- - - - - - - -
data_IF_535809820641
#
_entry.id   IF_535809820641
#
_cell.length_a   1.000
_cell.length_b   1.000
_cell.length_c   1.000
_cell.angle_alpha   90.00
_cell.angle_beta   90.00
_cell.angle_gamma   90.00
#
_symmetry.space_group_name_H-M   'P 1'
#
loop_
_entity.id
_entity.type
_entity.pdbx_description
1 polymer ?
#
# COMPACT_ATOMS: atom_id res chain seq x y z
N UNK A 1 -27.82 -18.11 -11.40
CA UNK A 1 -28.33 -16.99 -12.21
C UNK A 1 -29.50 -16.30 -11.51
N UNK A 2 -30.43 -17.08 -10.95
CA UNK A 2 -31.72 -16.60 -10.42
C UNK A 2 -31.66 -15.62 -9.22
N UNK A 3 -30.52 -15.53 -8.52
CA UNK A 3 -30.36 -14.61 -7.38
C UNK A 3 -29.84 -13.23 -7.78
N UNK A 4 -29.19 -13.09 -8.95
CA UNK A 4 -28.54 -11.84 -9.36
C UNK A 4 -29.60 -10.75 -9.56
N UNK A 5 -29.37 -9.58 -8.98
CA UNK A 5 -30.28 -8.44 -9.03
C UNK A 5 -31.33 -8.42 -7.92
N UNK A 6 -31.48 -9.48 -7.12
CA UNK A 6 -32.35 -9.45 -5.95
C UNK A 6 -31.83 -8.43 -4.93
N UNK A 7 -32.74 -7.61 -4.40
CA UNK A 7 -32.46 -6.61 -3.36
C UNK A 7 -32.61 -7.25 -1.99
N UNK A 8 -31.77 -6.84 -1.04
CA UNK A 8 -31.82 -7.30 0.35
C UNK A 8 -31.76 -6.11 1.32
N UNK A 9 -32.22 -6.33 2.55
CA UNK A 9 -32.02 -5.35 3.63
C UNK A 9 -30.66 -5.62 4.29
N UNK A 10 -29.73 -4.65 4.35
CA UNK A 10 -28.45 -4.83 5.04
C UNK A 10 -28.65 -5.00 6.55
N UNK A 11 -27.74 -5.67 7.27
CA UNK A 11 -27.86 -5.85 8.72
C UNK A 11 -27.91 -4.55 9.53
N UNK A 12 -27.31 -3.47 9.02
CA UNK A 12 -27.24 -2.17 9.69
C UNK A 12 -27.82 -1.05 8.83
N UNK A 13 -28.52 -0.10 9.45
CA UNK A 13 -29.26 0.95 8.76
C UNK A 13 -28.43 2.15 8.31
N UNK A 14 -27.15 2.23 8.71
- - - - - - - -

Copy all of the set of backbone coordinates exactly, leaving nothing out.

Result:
data_IF_535809820641
#
_entry.id   IF_535809820641
#
_cell.length_a   1.000
_cell.length_b   1.000
_cell.length_c   1.000
_cell.angle_alpha   90.00
_cell.angle_beta   90.00
_cell.angle_gamma   90.00
#
_symmetry.space_group_name_H-M   'P 1'
#
loop_
_entity.id
_entity.type
_entity.pdbx_description
1 polymer ?
#
# COMPACT_ATOMS: atom_id res chain seq x y z
N UNK A 1 -27.82 -18.11 -11.40
CA UNK A 1 -28.33 -16.99 -12.21
C UNK A 1 -29.50 -16.30 -11.51
N UNK A 2 -30.43 -17.08 -10.95
CA UNK A 2 -31.72 -16.60 -10.42
C UNK A 2 -31.66 -15.62 -9.22
N UNK A 3 -30.52 -15.53 -8.52
CA UNK A 3 -30.36 -14.61 -7.38
C UNK A 3 -29.84 -13.23 -7.78
N UNK A 4 -29.19 -13.09 -8.95
CA UNK A 4 -28.54 -11.84 -9.36
C UNK A 4 -29.60 -10.75 -9.56
N UNK A 5 -29.37 -9.58 -8.98
CA UNK A 5 -30.28 -8.44 -9.03
C UNK A 5 -31.33 -8.42 -7.92
N UNK A 6 -31.48 -9.48 -7.12
CA UNK A 6 -32.35 -9.45 -5.95
C UNK A 6 -31.83 -8.43 -4.93
N UNK A 7 -32.74 -7.61 -4.40
CA UNK A 7 -32.46 -6.61 -3.36
C UNK A 7 -32.61 -7.25 -1.99
N UNK A 8 -31.77 -6.84 -1.04
CA UNK A 8 -31.82 -7.30 0.35
C UNK A 8 -31.76 -6.11 1.32
N UNK A 9 -32.22 -6.33 2.55
CA UNK A 9 -32.02 -5.35 3.63
C UNK A 9 -30.66 -5.62 4.29
N UNK A 10 -29.73 -4.65 4.35
CA UNK A 10 -28.45 -4.83 5.04
C UNK A 10 -28.65 -5.00 6.55
N UNK A 11 -27.74 -5.67 7.27
CA UNK A 11 -27.86 -5.85 8.72
C UNK A 11 -27.91 -4.55 9.53
N UNK A 12 -27.31 -3.47 9.02
CA UNK A 12 -27.24 -2.17 9.69
C UNK A 12 -27.82 -1.05 8.83
N UNK A 13 -28.52 -0.10 9.45
CA UNK A 13 -29.26 0.95 8.76
C UNK A 13 -28.43 2.15 8.31
N UNK A 14 -27.15 2.23 8.71